Renovations and refurbishment projects are a constant consideration for hoteliers. And, while most renovations can be completed while the hotel remains operational, sometimes it’s simply not practical or possible.

Making the decision to close a hotel for a reno is not easy. The impact such a move stands to have on staff, guest loyalty and, of course, the hotel’s bottom line is significant. In the case of the three hotels cited below, the potential rewards were deemed worth the risk.

Because its business is fairly seasonal, the Wickaninnish Inn in Tofino, B.C. actually shuts down for a month every year to focus on property-improvement projects. That said, even with these scheduled shutdowns, by 2012, the independent hotel’s Pointe Building had reached a stage where it required a design overhaul. As Charles McDiarmid, the property’s managing director, explains, the inn was in the midst of a four-year downturn by 2011. He saw this as the perfect opportunity to refresh the 12-year-old guestrooms. “I believed business would pick up and we wanted to position ourselves so that when business did return, we were ready for it,” he explains. “In 2011 we made the decision and we had a full year to plan. I would say having the time to plan ahead is critical in something like this. It allows for you to do certain things that just aren’t open to you on a shorter-term basis,” such as sourcing unique design items and having tradesmen lined up to complete the task.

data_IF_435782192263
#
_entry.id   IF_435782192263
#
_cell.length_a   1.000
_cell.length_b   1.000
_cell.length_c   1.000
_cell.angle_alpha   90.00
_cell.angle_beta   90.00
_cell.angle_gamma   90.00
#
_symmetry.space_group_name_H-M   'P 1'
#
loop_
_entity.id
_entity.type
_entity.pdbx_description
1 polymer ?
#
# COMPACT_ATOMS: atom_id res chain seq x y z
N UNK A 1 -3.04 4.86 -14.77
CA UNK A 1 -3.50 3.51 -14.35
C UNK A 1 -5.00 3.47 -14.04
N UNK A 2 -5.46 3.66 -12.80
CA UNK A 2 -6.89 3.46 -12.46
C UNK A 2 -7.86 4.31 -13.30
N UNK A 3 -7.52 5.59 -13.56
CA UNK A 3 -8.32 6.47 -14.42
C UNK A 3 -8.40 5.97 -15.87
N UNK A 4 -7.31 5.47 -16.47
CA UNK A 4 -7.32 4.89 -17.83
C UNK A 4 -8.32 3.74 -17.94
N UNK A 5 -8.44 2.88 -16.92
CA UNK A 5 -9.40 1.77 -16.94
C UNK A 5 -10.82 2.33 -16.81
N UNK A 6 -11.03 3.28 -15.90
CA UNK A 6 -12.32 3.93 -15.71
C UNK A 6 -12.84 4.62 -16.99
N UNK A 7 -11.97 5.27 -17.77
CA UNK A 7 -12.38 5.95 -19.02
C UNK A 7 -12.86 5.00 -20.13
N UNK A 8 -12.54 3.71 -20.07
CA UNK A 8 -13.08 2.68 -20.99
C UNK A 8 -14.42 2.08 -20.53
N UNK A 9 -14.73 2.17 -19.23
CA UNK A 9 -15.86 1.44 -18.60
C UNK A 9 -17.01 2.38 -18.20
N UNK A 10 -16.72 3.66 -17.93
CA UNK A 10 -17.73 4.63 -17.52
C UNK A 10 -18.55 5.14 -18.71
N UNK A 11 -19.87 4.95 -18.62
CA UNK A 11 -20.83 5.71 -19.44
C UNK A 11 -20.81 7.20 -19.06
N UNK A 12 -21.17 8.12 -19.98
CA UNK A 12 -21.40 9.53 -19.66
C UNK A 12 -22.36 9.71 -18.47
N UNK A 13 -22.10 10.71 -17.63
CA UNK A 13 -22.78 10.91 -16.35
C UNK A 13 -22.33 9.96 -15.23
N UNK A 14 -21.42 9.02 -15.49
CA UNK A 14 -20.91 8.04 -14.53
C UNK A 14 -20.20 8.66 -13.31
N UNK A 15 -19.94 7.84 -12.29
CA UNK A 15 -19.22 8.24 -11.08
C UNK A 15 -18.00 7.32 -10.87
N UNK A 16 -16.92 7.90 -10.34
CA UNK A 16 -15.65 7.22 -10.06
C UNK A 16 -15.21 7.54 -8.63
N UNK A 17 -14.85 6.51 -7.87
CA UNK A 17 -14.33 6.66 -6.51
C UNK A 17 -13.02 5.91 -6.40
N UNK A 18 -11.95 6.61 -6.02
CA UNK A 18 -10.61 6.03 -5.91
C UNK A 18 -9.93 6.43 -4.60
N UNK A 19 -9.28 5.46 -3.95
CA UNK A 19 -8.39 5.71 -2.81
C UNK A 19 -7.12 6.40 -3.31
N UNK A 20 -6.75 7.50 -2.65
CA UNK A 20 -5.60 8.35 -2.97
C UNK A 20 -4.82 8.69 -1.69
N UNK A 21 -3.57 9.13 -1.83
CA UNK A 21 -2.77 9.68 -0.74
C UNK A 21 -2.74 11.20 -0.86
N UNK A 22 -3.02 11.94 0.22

The Pointe Building renovations were not a small undertaking. Not only were all 45 of the building’s guestrooms taken down to the studs, but all of its public spaces, patios/balconies and exterior siding were also redone, as were The Pointe Restaurant and Ancient Cedars Spa it houses.

The bulk of the $2.2 million project was completed during a six-week period, with 24 rooms remaining closed through the first two weeks of March 2012. McDiarmid says being shut down for the initial six weeks of the project had considerable benefits — namely expediency. “The great thing [about shutting down] is that we can also be more efficient about the project. We can put supplies right up to the front door without worrying about guests coming and being impacted. You can work 24/7 if you need to and we did.”

In most cases, it takes more than a couple of months to complete a property-wide overhaul. A prime example can be found in Montreal’s Fairmont The Queen Elizabeth, which closed in June of 2016 and is set to reopen on June 30, 2017. “We’re taking that which was done 50 years ago and propelling it into the future in a modernistic style,” explains David Connor, GM of Fairmont The Queen Elizabeth and Regional VP for Eastern Canada for Fairmont Hotels & Resorts. “It’s important to understand that this is not a renovation…This is bigger; it’s a transformation — it’s really transforming the property into what we think the future will be.”

In order to realize the vision of this $140-million transformation, extensive structural changes are being made to the building, including reducing the room count and adding a 22nd floor with an atrium. “You would not be able to do this effectively in an operating hotel,” Connor says mater-of-factly.